Whoa, whoa, WHOA! Baldwin said Aria's casino is the economic engine of the whole she-bang and Murren knows that. But Murren doesn't even care if his neighbors ever see it and, if he didn't have to because he gets millions to do so, he might never bother either! This is not a ringing endorsement of the most significant financial element of your new endeavor, is it?
So let's remove Aria from CityCenter. Without it, you're left with four buildings containing private residences, two of which are also hotels that contain no shows or casinos. And you have a 500,000-square-foot "retail and entertainment district" with some of the most expensive products anyone can sell anywhere in the world, not exactly a locals-friendly shopping experience. Plus a whole lot of terrific art and an oft-mentioned pocket park that Murren recommends as a neat place to sit even though there's no place (yet) to sit. (Note to fellow journos: There is only one pocket park at CityCenter. One. So "pocket parks" is not accurate. Thanks.)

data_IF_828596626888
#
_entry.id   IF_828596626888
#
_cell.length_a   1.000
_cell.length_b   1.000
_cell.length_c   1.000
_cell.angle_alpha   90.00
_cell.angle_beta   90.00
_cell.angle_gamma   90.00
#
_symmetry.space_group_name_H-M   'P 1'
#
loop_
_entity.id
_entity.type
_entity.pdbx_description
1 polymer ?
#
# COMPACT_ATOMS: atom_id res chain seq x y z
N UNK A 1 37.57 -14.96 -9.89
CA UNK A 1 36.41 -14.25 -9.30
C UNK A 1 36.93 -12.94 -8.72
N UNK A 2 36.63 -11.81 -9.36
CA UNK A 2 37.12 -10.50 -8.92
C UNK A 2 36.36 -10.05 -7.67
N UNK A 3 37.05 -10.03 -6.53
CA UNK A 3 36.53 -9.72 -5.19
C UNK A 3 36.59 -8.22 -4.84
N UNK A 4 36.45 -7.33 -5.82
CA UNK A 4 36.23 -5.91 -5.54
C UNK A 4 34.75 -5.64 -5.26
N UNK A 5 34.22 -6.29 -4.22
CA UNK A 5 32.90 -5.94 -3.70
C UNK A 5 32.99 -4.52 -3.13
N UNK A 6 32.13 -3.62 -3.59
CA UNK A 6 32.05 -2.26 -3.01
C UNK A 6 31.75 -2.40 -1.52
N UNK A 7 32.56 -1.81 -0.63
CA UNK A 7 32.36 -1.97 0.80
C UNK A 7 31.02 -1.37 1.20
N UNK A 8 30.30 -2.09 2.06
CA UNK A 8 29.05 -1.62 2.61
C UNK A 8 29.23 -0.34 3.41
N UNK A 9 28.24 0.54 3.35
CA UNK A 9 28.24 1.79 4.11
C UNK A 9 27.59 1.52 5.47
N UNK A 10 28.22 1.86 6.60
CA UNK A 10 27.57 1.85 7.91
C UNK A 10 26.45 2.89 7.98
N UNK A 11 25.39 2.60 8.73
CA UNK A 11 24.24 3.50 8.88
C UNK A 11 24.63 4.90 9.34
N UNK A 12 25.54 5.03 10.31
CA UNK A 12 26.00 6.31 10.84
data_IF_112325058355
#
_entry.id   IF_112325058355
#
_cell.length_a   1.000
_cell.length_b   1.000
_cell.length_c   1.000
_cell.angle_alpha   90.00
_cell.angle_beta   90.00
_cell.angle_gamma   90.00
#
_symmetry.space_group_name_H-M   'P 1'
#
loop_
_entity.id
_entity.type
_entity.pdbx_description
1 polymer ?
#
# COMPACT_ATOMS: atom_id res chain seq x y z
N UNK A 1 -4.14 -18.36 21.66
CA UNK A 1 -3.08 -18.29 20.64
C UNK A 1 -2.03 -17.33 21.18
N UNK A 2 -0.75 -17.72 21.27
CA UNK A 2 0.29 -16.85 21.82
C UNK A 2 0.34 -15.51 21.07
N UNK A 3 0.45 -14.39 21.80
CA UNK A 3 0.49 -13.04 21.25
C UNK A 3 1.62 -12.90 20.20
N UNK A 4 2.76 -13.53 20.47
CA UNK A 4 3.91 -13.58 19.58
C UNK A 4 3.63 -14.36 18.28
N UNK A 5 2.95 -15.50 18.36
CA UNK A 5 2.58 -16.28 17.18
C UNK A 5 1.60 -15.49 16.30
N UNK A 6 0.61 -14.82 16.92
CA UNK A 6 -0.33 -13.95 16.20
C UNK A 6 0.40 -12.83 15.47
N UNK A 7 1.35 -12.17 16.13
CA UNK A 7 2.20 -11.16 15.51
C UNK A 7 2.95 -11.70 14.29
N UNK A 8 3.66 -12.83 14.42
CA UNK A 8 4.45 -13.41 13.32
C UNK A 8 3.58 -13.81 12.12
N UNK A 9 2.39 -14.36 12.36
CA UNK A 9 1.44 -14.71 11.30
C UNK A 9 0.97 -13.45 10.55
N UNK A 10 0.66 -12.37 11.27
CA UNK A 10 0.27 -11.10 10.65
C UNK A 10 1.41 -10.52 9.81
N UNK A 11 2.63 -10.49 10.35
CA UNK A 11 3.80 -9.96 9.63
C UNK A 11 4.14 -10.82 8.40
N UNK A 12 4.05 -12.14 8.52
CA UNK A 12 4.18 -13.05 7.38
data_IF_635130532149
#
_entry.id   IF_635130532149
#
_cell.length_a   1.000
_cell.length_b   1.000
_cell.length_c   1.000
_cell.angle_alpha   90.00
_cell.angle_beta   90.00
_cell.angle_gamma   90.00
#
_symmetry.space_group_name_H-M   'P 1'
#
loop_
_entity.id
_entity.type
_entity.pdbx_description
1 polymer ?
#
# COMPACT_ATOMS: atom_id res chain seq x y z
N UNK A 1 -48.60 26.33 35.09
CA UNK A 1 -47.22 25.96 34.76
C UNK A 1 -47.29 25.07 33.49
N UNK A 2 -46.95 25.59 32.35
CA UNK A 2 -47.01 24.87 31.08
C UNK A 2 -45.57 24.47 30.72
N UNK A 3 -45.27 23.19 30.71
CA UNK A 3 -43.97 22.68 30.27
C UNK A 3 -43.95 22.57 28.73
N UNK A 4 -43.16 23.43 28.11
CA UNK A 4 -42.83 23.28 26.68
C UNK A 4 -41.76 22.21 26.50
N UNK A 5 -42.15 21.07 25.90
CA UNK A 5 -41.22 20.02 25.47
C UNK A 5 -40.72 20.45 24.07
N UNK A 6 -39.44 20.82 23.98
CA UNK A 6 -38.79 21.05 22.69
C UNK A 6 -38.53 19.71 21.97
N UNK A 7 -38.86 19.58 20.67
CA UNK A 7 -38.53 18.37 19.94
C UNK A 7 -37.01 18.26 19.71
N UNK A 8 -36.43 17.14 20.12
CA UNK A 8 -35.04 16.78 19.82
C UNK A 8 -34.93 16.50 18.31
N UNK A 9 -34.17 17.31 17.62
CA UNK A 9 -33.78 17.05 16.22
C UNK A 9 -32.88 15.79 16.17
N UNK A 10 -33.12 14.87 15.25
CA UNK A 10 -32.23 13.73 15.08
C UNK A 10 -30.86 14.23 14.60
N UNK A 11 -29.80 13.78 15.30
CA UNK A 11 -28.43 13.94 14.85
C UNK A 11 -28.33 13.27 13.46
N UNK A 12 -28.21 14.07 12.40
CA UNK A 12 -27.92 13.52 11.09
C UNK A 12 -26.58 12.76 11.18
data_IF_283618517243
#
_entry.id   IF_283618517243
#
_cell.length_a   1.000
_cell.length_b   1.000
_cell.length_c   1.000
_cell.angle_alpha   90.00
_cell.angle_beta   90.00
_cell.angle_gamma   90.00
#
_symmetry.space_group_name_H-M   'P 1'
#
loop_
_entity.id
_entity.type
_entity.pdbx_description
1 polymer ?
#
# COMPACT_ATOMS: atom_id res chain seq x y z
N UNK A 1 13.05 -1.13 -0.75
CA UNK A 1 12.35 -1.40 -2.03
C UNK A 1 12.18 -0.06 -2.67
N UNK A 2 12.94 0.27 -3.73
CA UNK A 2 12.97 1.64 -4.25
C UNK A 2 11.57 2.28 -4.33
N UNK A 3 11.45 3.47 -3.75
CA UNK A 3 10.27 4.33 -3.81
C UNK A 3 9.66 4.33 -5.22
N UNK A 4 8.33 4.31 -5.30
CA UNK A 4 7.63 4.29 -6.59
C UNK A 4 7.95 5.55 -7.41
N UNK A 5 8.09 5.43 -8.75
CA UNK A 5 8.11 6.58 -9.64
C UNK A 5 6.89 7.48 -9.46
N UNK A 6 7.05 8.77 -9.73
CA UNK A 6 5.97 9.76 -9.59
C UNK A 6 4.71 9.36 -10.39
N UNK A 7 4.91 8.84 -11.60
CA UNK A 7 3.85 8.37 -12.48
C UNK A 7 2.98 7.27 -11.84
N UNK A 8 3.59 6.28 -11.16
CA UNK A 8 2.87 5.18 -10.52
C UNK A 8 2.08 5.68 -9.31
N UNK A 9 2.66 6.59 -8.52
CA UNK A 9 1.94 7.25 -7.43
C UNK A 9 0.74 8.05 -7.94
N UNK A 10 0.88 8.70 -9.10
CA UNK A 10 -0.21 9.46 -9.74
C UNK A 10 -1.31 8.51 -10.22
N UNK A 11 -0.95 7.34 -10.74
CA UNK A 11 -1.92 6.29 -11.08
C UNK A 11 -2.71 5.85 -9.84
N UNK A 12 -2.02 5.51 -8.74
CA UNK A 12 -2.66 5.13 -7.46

Again, there are lots of elements of CityCenter I love. But it is worrisome when a massive gaming company is being piloted by someone who isn't personally aware of his competition and seems so personally uncomfortable with the heart of his business.
I asked Steve Wynn about this, too. In the old days, it was customary for the casino moguls to walk one another around their properties pre-opening. It was standard for them to attend one another's openings, too. And here's what Wynn replied when told of Murren's statement:
Wynn has walked CityCenter or at least the Crystals, by the way, with his former